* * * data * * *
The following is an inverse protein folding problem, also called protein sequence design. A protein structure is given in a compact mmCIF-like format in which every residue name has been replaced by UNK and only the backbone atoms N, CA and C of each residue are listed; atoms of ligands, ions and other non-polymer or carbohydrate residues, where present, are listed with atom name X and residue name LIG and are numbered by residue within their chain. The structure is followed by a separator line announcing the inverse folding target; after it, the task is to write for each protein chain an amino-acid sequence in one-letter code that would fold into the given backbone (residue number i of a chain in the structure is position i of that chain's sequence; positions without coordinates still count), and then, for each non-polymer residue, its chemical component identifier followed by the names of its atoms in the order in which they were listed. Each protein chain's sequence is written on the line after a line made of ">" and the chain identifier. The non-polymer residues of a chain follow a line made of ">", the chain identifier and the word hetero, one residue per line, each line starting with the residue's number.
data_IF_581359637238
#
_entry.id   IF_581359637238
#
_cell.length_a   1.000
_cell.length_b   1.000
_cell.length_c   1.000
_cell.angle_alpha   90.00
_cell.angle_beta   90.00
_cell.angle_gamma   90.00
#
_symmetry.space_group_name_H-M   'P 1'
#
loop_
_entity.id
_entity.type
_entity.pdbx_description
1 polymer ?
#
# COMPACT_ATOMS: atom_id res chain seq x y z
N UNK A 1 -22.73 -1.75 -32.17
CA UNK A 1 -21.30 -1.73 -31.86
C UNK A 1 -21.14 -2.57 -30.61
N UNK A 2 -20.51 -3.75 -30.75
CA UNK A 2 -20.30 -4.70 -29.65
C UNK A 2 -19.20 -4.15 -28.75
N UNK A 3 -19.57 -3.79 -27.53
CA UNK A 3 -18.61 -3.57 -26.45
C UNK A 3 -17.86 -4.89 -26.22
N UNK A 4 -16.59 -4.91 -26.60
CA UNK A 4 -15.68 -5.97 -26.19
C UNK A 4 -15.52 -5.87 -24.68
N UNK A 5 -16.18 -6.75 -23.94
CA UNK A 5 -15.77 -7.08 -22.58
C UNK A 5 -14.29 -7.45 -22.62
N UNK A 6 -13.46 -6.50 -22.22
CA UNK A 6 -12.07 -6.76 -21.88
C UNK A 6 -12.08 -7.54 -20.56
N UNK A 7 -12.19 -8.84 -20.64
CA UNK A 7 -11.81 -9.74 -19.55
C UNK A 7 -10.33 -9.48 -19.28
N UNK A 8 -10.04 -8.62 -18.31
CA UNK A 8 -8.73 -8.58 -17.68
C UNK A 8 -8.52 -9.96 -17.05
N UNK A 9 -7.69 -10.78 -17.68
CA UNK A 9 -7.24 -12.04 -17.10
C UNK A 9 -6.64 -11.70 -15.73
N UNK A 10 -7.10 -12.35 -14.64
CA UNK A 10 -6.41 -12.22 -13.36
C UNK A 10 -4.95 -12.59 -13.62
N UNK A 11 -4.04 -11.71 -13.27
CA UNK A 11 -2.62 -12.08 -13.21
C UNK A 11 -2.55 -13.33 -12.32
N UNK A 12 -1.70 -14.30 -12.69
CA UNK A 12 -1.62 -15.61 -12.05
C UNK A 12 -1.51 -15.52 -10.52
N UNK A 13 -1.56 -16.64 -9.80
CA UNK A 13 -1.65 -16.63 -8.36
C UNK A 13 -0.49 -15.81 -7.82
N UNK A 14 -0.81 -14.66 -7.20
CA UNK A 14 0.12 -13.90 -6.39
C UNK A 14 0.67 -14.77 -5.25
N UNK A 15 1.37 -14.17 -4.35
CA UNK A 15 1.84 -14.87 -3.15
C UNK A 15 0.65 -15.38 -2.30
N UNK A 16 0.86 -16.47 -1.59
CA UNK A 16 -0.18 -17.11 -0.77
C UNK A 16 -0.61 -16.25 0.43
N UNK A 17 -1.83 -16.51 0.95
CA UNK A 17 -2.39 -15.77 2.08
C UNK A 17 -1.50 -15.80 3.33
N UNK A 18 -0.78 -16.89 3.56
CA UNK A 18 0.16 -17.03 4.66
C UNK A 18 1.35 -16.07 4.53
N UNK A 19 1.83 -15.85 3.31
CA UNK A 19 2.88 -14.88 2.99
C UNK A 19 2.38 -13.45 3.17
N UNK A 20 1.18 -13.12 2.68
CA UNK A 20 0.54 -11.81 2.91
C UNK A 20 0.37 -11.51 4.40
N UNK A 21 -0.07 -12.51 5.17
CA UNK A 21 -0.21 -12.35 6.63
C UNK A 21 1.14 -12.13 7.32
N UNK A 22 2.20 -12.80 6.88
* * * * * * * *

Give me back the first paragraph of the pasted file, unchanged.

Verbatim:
The following is an inverse protein folding problem, also called protein sequence design. A protein structure is given in a compact mmCIF-like format in which every residue name has been replaced by UNK and only the backbone atoms N, CA and C of each residue are listed; atoms of ligands, ions and other non-polymer or carbohydrate residues, where present, are listed with atom name X and residue name LIG and are numbered by residue within their chain. The structure is followed by a separator line announcing the inverse folding target; after it, the task is to write for each protein chain an amino-acid sequence in one-letter code that would fold into the given backbone (residue number i of a chain in the structure is position i of that chain's sequence; positions without coordinates still count), and then, for each non-polymer residue, its chemical component identifier followed by the names of its atoms in the order in which they were listed. Each protein chain's sequence is written on the line after a line made of ">" and the chain identifier. The non-polymer residues of a chain follow a line made of ">", the chain identifier and the word hetero, one residue per line, each line starting with the residue's number.